La Fourche is an online grocery store that won the hearts of thousands by making the highest-quality, organic products accessible to everyone.
Like every startup, La Fourche needed to prepare for its platform to take off anytime. One mention in mainstream media could bring lots of people to their store.
So, the company needed a solution that would allow scaling resources rapidly
to handle a sudden surge of traffic.
Building such scalability into a data center was next to impossible.
La Fourche turned to the cloud and ran its applications on Amazon EC2 instances.
When the company’s CTO Martin Le Guillou joined the team, he decided that this setup couldn’t scale easily and chose Kubernetes instead, running it on Amazon Elastic Kubernetes Service (EKS).
If La Fourche waited any longer, they might have fallen victim to the never-ending cycle of growing cloud bills and long-term savings plans.
“In a business like ours, you never know when you’ll need extra resources. Someone might mention your service on national TV and boom! Without any warning, you get thousands of people coming to your online store. I’ve lived through this in one of my previous jobs - the startup wasn't prepared for that and couldn’t handle the load. I wanted to make sure that a crash like that never happened to La Fourche.”
One year into running Kubernetes on Amazon EKS, La Fourche started to spend around $4-5k on compute resources from AWS and noticed these expenses growing over time.
“When I joined the company, the AWS bill was less than $1k. But seeing it gradually rise made me realize that we need to get interested in cost optimization. We were overprovisioning our Kubernetes nodes and fixing that would be difficult.”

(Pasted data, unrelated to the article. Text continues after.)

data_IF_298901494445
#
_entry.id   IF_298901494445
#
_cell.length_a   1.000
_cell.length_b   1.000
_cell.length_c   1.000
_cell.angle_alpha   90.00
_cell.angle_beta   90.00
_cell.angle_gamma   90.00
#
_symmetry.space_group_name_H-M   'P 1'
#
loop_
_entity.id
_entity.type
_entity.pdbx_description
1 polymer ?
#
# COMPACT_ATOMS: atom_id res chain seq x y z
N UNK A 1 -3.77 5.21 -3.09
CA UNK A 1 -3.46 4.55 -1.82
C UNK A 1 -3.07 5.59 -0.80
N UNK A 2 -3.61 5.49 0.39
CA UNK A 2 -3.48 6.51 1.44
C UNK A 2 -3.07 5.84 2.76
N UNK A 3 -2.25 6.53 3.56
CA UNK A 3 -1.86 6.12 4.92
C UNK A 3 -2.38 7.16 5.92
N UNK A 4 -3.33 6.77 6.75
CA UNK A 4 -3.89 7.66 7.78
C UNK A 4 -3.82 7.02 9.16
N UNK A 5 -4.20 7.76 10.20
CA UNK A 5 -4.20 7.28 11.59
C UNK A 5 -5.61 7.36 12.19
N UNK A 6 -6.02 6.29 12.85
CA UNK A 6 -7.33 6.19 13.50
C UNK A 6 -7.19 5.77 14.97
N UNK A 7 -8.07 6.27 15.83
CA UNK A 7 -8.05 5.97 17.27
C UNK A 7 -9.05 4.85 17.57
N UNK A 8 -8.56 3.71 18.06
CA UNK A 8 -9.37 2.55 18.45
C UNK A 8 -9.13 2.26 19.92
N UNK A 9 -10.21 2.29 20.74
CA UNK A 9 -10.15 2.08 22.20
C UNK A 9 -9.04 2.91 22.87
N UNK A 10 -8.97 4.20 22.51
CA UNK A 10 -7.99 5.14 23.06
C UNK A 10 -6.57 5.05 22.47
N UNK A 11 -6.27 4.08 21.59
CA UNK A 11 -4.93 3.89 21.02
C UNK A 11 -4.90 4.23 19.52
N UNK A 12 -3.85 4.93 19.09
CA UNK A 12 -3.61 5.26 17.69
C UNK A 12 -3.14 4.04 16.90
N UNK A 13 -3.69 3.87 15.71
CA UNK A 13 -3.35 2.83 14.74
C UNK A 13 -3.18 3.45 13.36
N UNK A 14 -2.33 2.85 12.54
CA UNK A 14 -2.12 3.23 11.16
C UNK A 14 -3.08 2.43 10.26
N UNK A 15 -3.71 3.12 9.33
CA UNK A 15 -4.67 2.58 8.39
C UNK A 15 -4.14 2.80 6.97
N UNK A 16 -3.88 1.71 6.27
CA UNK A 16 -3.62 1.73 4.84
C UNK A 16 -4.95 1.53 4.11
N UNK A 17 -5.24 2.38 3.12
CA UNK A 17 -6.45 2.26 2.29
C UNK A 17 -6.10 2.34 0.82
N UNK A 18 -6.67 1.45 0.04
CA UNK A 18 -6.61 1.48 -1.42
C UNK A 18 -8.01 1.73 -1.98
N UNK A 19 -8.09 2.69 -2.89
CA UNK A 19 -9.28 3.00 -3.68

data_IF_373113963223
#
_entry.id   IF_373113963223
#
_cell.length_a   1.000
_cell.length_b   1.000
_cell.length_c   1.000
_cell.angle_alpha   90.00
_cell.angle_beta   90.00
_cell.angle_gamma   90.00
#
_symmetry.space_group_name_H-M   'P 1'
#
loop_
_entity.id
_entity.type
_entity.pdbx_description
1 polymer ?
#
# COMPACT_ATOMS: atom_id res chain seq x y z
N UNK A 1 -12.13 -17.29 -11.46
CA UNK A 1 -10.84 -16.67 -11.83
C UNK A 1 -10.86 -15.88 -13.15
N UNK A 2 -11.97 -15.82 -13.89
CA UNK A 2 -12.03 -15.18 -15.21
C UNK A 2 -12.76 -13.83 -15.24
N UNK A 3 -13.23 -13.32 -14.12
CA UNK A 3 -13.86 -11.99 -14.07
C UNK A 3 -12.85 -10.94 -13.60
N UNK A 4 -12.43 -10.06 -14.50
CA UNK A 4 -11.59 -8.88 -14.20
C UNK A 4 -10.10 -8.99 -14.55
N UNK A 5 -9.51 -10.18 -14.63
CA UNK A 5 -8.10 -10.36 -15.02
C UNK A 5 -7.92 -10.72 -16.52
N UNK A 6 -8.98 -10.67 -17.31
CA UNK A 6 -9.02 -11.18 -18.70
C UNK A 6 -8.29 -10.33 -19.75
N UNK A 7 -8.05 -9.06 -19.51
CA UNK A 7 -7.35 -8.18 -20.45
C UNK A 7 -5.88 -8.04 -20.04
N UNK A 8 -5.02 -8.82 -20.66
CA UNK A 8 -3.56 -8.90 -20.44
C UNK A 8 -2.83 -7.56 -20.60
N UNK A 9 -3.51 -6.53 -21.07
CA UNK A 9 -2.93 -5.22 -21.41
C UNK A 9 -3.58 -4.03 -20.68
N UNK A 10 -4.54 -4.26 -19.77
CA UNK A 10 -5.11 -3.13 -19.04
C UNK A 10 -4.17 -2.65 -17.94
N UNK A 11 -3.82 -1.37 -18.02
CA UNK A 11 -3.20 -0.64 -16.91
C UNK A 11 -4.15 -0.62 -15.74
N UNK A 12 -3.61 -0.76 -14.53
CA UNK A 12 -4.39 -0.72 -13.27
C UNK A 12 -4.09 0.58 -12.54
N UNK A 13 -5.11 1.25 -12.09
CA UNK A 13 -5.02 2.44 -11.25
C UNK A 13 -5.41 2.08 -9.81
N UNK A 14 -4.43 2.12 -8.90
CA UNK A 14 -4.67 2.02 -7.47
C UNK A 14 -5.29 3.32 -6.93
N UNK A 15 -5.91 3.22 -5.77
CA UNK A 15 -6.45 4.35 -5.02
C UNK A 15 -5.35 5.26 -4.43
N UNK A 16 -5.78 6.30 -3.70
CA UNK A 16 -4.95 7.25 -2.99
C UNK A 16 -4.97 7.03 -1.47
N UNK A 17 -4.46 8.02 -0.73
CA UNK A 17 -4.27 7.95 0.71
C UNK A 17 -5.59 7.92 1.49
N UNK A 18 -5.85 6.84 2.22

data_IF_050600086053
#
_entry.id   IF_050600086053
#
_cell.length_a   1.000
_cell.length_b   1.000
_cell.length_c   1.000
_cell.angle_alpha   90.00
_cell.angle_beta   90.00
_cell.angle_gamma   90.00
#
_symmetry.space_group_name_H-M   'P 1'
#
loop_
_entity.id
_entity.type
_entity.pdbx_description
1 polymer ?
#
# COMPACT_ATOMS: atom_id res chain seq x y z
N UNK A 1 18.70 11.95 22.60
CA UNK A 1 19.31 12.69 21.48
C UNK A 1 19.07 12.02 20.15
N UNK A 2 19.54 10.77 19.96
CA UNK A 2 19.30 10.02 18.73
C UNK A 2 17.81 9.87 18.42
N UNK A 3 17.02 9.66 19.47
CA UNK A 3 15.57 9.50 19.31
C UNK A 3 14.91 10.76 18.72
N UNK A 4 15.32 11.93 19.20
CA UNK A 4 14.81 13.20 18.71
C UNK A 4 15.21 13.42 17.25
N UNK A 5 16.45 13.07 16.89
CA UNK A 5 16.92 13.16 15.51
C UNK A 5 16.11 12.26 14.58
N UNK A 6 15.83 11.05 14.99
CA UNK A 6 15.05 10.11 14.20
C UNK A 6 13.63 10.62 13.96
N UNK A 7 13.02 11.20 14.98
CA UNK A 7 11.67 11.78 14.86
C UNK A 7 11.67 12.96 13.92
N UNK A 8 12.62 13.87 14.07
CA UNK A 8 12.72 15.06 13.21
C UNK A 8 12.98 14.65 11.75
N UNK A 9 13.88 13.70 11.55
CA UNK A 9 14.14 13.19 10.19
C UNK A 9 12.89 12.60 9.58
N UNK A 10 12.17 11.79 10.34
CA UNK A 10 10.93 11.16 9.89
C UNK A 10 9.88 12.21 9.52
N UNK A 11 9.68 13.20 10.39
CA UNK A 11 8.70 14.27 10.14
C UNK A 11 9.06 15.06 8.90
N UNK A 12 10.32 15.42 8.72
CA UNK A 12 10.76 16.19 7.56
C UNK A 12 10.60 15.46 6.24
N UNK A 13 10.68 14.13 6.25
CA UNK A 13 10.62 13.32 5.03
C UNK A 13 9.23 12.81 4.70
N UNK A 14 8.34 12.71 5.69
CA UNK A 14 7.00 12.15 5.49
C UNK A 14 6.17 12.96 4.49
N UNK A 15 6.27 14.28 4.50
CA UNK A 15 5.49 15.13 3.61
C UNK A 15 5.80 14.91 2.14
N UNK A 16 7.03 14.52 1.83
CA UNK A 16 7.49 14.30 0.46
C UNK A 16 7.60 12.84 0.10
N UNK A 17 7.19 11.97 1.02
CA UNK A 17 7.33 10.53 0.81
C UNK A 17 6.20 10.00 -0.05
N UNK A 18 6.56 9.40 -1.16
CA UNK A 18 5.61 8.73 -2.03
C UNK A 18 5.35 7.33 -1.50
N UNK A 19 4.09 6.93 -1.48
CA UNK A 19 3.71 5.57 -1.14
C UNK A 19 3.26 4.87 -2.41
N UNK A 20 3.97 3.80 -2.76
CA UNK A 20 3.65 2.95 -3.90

The wake-up call came in March 2021, when the company received a bill of more than $10k, with $5,708.47 of compute costs.
“When I saw that bill, I thought:
Ok, we could do better than that. If we managed to save up on the cloud, I could hire an additional developer and grow our team. This is when I started looking for a solution and learned about CAST.AI.”
Martin started with the CAST.AI Savings report. He created an account and ran the CAST.AI agent in read-only mode in the EKS infrastructure. The Savings Report showed that moving to different virtual machines would bring benefits in terms of both cost and performance.
La Fourche was using fifteen t3.2xlarge and two t3.xlarge instances that at the time of running the analysis generated the cost of $4,349.95.
CAST AI suggested moving workloads to five c5a.2xlarge instances. The cloud bill would then amount to $1,310.40 - a smashing 69.9% savings on the current setup.
This recommendation was based on the thorough benchmarking of over 100 instance types across major cloud providers CAST.AI carried out to determine the best performance vs. price combinations.
La Fourche started to get interested in cost optimization around the time when it got mentioned in a major European TV show. That’s why the CTO provisioned more resources to handle the incoming traffic - only to find out that autoscaling didn’t remove unused resources.
“When I scaled the pod down, the nodes didn’t scale down. That’s because of how the AWS autoscaler works. It doesn’t remove nodes when they’re not needed anymore. I realized that having an autoscaler mechanism that would do this for us would be amazing. CAST.AI has a feature for this called Evictor.”
La Fourche has already installed other CAST AI features in the pre-production environment and looks forward to seeing the results.
“Startups like us need to have the ability to scale really fast when we get covered by the media and suddenly lots of people start coming our way. We tried a few solutions, but none supported us properly because they couldn’t autoscale using the best nodes matching our needs. CAST.AI is a good product because it offers features that aren’t available in most node autoscalers on the market. I think its autoscaling capabilities can make a real difference to an e-commerce company.”